The children in the mentoring relationship become a control group, for observation and measurement of their progress toward overcoming the deleterious performance identified in the previous chapter. We will summarize these behaviors as "a lack of readiness for emancipation."

By measuring the progress of this control group, further policy change can / will be recommended as to system wide changes that can be considered.

Specific Policy Changes

The foster care system can no longer be viewed as a social agency dispensing public funds, and meeting financial constraints. The number one goal of the Fresno County foster care system must be refocused on the successful integration of emancipated young adults into the main stream adult world. Enacting policy to change a system wide culture is difficult, but this paradigm shift is necessary if real change can be expected in the lives of the children for which the system is responsible.


Select 20 experienced and dedicated case workers / ask for volunteer case workers who are interested in participating in this pilot program.

Each staff member will take on the responsibility for enrolling five children who are in the system into an ongoing mentoring program.

These staff will participate in additional paid training, to learn more about successful mentoring programs which operate in other parts of the country which are both public, and privately operated. The strengths of each should openly be discussed, and evaluated.

These staff will be asked to make recommendations from the pool of their own community's resources of whom / how / where additional mentors can be selected. No one knows the communities better than the workers who serve them.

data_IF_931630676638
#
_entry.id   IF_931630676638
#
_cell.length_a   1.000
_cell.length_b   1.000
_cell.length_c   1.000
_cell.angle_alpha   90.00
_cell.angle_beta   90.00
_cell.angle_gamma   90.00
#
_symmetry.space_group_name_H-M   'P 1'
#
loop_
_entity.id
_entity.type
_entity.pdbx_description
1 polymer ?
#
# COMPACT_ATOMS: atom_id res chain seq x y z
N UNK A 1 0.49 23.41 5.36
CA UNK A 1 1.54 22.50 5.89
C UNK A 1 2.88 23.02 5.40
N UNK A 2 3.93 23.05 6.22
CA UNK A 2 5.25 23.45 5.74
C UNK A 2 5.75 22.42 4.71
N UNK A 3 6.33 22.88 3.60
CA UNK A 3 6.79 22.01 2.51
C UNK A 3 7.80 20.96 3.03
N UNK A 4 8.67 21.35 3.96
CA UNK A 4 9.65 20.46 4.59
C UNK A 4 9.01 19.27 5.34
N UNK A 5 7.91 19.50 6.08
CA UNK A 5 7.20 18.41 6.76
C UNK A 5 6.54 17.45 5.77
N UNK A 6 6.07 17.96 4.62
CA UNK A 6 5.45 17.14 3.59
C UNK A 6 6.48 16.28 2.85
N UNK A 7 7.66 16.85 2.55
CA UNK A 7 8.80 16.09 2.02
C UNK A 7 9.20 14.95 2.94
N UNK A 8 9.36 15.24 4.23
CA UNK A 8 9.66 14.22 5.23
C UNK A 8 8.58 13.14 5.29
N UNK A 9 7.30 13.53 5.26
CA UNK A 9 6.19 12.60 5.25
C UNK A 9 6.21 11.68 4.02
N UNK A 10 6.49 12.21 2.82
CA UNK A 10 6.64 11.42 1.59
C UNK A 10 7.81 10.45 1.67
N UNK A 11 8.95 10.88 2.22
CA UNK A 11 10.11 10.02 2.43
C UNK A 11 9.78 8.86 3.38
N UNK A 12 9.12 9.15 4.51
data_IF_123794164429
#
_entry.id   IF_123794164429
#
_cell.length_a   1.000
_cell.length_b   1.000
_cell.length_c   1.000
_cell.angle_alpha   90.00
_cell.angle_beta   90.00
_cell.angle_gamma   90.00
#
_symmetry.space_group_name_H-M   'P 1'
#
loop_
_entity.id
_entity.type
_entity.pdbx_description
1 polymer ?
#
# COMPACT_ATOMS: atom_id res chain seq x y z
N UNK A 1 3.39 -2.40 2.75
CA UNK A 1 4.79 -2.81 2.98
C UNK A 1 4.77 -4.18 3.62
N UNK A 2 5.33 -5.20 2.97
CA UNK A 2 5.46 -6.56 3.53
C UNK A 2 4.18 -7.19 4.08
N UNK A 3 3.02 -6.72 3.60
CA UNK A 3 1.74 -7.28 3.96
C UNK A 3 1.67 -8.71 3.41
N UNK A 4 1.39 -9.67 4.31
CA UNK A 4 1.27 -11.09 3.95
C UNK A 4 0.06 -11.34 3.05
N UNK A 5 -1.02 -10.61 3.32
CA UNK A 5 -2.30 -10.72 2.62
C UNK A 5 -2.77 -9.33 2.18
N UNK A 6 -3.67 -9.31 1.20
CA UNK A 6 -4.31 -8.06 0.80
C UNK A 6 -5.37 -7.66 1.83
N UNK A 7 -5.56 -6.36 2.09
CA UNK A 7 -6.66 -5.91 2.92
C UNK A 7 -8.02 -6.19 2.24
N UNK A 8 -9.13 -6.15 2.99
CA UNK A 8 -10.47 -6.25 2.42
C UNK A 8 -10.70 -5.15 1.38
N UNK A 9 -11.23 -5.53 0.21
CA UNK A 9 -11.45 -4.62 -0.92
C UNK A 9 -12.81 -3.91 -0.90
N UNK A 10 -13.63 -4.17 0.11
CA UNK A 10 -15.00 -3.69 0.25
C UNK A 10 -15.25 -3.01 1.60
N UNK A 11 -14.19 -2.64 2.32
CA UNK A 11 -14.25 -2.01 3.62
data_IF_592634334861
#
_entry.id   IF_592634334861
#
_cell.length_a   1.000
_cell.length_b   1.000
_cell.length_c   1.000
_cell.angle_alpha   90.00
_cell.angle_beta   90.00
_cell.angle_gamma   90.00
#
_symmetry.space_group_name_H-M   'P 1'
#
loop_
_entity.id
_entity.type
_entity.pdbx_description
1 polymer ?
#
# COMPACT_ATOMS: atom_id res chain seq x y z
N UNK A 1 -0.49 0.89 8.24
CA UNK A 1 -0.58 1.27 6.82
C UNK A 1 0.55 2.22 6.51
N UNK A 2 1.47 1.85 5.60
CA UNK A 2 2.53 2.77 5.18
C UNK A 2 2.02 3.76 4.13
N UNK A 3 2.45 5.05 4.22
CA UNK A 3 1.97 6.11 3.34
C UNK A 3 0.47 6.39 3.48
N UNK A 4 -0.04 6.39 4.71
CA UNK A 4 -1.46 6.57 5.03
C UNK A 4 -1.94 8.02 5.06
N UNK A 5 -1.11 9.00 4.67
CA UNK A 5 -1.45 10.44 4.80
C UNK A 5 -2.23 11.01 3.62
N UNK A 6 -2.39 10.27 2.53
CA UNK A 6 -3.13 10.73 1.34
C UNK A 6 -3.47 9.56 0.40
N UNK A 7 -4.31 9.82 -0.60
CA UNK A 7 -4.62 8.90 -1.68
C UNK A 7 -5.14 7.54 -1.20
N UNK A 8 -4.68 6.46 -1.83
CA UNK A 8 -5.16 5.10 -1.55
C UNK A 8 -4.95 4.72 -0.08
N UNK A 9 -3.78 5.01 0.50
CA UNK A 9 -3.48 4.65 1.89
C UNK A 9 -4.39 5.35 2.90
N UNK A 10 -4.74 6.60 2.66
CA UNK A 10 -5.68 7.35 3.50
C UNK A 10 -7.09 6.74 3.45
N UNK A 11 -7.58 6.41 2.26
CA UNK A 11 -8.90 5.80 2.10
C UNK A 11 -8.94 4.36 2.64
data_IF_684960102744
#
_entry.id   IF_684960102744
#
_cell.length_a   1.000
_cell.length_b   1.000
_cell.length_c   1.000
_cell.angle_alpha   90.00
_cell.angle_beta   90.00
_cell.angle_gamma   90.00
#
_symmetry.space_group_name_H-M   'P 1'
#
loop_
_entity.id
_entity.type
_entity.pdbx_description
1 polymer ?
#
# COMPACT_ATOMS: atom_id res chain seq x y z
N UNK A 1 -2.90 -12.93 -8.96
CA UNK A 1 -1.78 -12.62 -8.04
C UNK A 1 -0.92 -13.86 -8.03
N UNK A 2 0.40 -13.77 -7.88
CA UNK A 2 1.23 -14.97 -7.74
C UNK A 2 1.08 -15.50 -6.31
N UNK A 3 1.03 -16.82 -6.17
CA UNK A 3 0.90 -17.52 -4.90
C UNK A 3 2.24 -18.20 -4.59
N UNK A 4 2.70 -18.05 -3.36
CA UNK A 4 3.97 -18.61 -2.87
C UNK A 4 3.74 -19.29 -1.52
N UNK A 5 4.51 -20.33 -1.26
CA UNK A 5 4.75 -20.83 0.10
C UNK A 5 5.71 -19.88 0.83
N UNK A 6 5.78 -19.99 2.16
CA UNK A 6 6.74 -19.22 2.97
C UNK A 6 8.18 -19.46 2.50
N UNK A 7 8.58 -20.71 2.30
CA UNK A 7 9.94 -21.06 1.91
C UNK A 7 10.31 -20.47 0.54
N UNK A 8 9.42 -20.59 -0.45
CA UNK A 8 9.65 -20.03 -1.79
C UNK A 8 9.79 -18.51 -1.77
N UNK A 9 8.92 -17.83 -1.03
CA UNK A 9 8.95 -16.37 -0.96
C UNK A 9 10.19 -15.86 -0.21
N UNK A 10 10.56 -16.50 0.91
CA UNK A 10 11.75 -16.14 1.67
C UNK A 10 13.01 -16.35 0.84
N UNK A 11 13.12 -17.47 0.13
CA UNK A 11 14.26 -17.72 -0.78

Volunteer mentors / tutors will be recruited, brought through an orientation organized by the foster care agency to orient them to the special needs contained within the community of foster care children. Mentors / tutors must agree to a minimum involvement of 18 months in order to provide the child with a sense of security in this new relationship.

A connection event will be held in each of the 10 workers communities between kids currently in the system, a representative of their foster care provider family, and the recruited mentors / tutors. These events can be of a variety of formats, from attending sporting events, to a casual party atmosphere created at a local school, church, or community center. This added relationship for the child will be presented as an addition to his world, not another change in his caregiver. The importance in this process is building lasting and reliable relationships for this child who typically has suffered extensive emotional stress during his of her time in the foster care system.

Once a mutually agreed upon relationship is begun, these mentor / child participants will meet a minimum of twice… [END OF PREVIEW]